These attacks were barely covered in the press and Von Sponeck says that as far back as 1999, the United States and Britain pressured the UN not to call attention to them. During his time in Iraq, Von Sponeck began documenting each of the airstrikes, showing "regular attacks on civilian installations including food warehouses, residences, mosques, roads and people." These reports, he said, were "welcomed" by Secretary General Kofi Annan, but "the US and UK governments strongly objected to this reporting." Von Sponeck says that he was pressured to end the practice, with a senior British diplomat telling him, "All you are doing is putting a UN stamp of approval on Iraqi propaganda." But Von Sponeck continued documenting the damage and visited many attack sites. In 1999 alone, he confirmed the death of 144 civilians and more than 400 wounded by the US/UK bombings. (Read the entire article.)
Scahill notes that after 9/11, when the Bush administration had put in motion the plans for war, this pretense disappeared:
Gone was any pretext that they were about protecting Shiites and Kurds--this was a plan to systematically degrade Iraq's ability to defend itself from a foreign attack: bombing Iraq's air defenses, striking command facilities, destroying communication and radar infrastructure. As an Associated Press report noted in November 2002, "Those costly, hard-to-repair facilities are essential to Iraq's air defense."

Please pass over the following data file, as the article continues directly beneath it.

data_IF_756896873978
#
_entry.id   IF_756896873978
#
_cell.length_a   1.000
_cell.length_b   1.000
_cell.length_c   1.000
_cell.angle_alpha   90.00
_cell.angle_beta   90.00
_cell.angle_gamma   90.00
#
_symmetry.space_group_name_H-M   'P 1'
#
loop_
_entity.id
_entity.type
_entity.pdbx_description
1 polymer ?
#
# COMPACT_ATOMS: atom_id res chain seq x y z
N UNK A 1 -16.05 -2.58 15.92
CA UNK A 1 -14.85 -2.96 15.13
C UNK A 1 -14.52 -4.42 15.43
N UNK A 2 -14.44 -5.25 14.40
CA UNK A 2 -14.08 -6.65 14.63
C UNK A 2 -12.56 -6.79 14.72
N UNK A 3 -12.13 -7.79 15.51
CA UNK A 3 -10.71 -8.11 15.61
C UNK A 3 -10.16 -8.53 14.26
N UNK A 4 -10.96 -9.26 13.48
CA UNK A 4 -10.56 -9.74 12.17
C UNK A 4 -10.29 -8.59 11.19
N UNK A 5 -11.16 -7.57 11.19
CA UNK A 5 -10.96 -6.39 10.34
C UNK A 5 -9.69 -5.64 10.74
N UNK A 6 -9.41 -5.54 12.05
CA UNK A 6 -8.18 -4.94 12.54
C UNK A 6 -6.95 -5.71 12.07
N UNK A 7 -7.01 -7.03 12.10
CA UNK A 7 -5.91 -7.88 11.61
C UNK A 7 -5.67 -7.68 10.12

Rear Admiral David Gove, former deputy director of global operations for the Joint Chiefs of Staff, said on November 20, 2002, that US and British pilots were "essentially flying combat missions." On October 3, 2002, the New York Times reported that US pilots were using southern Iraq for "practice runs, mock strikes and real attacks" against a variety of targets. But the full significance of this dramatic change in policy toward Iraq only became clear last month, with the release of the Downing Street memo. In it, British Defense Secretary Geoff Hoon is reported to have said in 2002, after meeting with US officials, that "the US had already begun 'spikes of activity' to put pressure on the regime," a reference to the stepped-up airstrikes. Now the Sunday Times of London has revealed that these spikes "had become a full air offensive"--in other words, a war.
Of course, these revelations are unlikely to provoke any outrage from a public numbed into silence by fear. Or from a news media that has been reduced to retracting accurate stories.